Low morale and red tape harm reputation, says B-M

Low staff morale and bureaucracy are among the biggest threats to a company’s reputation, according to a survey of European business leaders and corporate watchers published this week.

The study by Burson-Marsteller and The Economist Intelligence Unit surveyed 685 analysts, CEOs and other 'business influentials' in 65 countries. They ranked employee disillusionment, internal politics and the departure of top executives as the three most important indications that a company's reputation was at risk.

But the European business community also ranked bureaucracy and 'employees no longer telling positive stories' as the fourth and fifth most serious indications that a company's reputation was on the wane.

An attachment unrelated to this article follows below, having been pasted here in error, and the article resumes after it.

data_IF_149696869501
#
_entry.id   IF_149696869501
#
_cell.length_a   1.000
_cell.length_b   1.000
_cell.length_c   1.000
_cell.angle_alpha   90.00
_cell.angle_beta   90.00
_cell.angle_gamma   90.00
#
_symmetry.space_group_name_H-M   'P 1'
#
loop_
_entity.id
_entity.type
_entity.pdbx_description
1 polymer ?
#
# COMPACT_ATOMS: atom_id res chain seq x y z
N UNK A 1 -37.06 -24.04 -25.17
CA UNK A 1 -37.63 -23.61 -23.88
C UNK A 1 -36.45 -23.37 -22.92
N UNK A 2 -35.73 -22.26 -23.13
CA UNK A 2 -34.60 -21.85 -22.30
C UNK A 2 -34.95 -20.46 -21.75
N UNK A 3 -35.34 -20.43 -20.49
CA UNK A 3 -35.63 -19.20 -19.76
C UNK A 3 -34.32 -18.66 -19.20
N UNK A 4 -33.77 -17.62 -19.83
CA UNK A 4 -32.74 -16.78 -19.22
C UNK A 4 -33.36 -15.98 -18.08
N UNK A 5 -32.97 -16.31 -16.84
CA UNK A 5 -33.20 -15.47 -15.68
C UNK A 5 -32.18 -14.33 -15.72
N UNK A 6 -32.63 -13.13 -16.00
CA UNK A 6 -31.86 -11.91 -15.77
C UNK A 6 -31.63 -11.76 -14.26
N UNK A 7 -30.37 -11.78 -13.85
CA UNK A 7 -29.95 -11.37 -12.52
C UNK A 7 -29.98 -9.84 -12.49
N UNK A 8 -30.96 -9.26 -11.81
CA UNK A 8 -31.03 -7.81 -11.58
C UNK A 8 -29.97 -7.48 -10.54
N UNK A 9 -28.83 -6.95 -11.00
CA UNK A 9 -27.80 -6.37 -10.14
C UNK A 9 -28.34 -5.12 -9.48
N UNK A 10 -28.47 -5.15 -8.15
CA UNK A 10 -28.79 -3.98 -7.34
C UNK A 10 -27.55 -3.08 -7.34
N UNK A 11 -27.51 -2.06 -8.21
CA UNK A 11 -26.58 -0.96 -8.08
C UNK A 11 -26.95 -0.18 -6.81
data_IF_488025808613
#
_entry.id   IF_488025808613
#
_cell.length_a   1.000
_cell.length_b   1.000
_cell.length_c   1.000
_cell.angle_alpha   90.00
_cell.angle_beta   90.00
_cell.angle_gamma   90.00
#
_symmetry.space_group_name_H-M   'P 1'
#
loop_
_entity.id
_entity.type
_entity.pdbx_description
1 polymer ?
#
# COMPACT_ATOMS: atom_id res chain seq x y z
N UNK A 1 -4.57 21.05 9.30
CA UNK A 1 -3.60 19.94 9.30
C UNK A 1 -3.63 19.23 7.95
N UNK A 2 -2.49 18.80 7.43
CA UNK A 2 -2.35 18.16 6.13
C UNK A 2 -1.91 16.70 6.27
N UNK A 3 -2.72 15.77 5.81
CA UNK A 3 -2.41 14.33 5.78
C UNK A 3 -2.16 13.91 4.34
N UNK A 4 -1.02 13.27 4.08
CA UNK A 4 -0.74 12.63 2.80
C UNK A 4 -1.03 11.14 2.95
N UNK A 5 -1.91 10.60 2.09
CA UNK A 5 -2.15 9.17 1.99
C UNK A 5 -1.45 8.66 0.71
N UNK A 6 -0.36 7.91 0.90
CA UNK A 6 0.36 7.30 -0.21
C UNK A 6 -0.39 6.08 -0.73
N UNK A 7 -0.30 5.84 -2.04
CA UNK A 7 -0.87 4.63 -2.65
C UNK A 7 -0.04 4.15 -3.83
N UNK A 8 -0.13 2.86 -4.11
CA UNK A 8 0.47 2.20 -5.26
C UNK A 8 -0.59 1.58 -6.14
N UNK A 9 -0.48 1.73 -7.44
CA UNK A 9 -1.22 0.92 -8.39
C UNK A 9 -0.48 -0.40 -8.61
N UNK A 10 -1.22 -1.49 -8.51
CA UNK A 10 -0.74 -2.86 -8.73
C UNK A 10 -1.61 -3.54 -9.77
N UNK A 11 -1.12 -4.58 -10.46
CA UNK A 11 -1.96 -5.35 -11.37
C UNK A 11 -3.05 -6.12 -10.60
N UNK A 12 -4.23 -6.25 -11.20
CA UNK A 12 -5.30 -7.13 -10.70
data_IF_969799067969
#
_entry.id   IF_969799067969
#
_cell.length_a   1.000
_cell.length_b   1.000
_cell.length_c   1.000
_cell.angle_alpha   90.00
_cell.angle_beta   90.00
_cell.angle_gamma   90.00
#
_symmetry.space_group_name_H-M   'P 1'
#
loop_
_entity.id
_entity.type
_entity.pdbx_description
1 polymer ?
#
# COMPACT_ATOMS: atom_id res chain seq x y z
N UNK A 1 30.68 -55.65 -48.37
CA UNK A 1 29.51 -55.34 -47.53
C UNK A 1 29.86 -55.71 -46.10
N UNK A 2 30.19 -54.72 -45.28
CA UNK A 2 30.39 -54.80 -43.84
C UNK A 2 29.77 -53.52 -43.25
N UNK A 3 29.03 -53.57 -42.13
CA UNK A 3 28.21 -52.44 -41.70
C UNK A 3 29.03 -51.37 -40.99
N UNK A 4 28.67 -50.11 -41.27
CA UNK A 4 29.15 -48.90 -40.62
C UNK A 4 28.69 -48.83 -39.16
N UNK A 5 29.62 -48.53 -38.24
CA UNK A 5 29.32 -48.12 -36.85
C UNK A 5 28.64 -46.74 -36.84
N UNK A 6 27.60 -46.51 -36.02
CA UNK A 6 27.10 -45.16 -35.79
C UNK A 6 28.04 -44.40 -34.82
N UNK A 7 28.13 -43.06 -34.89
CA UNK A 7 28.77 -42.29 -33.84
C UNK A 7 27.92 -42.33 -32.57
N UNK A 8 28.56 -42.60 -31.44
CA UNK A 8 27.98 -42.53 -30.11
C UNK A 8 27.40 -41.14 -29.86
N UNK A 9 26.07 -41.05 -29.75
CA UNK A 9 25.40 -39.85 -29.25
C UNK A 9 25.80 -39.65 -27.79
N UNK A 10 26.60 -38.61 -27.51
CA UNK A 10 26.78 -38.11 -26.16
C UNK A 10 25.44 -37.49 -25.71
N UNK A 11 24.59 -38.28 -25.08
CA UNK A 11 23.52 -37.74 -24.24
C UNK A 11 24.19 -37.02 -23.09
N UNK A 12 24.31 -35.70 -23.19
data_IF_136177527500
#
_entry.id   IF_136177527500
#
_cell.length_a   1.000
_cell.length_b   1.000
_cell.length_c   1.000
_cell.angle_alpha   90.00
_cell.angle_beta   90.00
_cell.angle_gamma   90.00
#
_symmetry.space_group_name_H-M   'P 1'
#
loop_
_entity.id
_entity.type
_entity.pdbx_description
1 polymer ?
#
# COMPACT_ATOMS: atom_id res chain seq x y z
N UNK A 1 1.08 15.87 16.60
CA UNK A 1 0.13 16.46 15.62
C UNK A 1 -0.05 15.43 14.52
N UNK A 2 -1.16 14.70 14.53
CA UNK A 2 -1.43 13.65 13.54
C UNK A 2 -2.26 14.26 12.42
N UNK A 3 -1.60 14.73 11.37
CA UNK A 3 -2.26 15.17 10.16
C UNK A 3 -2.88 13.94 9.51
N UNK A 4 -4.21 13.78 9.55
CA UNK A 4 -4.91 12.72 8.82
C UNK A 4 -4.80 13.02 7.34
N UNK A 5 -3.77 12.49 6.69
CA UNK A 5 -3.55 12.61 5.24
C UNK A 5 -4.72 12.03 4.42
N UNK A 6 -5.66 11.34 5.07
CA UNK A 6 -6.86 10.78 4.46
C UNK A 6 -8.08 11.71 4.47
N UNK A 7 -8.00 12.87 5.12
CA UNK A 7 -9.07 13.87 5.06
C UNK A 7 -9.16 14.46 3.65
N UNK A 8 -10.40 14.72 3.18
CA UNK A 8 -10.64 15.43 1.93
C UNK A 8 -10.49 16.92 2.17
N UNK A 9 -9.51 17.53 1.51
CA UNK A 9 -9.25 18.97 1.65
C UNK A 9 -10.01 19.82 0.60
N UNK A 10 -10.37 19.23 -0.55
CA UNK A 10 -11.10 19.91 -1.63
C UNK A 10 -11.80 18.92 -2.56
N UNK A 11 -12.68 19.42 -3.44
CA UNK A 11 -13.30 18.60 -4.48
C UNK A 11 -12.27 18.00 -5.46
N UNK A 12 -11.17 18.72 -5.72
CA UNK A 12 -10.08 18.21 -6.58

Globally, the report, 'Cures for the Company Blues', ranked the displacement of CEO credibility with CEO celebrity, and staff describing their customers as nuisances, in fourth and fifth place. B-M chief knowledge and research officer Leslie Gaines-Ross said low staff morale triggered other problems, namely lower performance and 'loose talk' outside the organisation.

'In a world of blogs and newsrooms everything internal is external,' she said.

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